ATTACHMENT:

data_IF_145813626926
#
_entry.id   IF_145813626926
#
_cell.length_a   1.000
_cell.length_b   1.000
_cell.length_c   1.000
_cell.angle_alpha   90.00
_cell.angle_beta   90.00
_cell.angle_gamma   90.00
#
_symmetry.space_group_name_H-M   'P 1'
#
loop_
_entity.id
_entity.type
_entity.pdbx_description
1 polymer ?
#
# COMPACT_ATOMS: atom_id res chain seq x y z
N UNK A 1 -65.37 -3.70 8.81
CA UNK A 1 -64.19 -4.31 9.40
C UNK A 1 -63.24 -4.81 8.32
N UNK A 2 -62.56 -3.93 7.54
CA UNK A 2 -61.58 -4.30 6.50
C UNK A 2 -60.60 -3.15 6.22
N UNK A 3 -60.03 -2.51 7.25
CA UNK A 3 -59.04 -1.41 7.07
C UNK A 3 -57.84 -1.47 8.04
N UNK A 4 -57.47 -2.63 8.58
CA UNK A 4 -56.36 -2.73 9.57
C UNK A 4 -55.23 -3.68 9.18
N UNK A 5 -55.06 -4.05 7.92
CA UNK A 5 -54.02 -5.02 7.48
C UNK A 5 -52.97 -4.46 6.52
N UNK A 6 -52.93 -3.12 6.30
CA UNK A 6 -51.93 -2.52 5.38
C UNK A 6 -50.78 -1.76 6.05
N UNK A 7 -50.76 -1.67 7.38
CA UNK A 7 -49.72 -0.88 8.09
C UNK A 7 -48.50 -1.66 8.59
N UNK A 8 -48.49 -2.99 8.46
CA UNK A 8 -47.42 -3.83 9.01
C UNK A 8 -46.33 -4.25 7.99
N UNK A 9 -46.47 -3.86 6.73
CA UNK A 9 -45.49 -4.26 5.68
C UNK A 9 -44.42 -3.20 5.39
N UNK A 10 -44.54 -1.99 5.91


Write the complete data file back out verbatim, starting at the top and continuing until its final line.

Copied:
data_IF_145813626926
#
_entry.id   IF_145813626926
#
_cell.length_a   1.000
_cell.length_b   1.000
_cell.length_c   1.000
_cell.angle_alpha   90.00
_cell.angle_beta   90.00
_cell.angle_gamma   90.00
#
_symmetry.space_group_name_H-M   'P 1'
#
loop_
_entity.id
_entity.type
_entity.pdbx_description
1 polymer ?
#
# COMPACT_ATOMS: atom_id res chain seq x y z
N UNK A 1 -65.37 -3.70 8.81
CA UNK A 1 -64.19 -4.31 9.40
C UNK A 1 -63.24 -4.81 8.32
N UNK A 2 -62.56 -3.93 7.54
CA UNK A 2 -61.58 -4.30 6.50
C UNK A 2 -60.60 -3.15 6.22
N UNK A 3 -60.03 -2.51 7.25
CA UNK A 3 -59.04 -1.41 7.07
C UNK A 3 -57.84 -1.47 8.04
N UNK A 4 -57.47 -2.63 8.58
CA UNK A 4 -56.36 -2.73 9.57
C UNK A 4 -55.23 -3.68 9.18
N UNK A 5 -55.06 -4.05 7.92
CA UNK A 5 -54.02 -5.02 7.48
C UNK A 5 -52.97 -4.46 6.52
N UNK A 6 -52.93 -3.12 6.30
CA UNK A 6 -51.93 -2.52 5.38
C UNK A 6 -50.78 -1.76 6.05
N UNK A 7 -50.76 -1.67 7.38
CA UNK A 7 -49.72 -0.88 8.09
C UNK A 7 -48.50 -1.66 8.59
N UNK A 8 -48.49 -2.99 8.46
CA UNK A 8 -47.42 -3.83 9.01
C UNK A 8 -46.33 -4.25 7.99
N UNK A 9 -46.47 -3.86 6.73
CA UNK A 9 -45.49 -4.26 5.68
C UNK A 9 -44.42 -3.20 5.39
N UNK A 10 -44.54 -1.99 5.91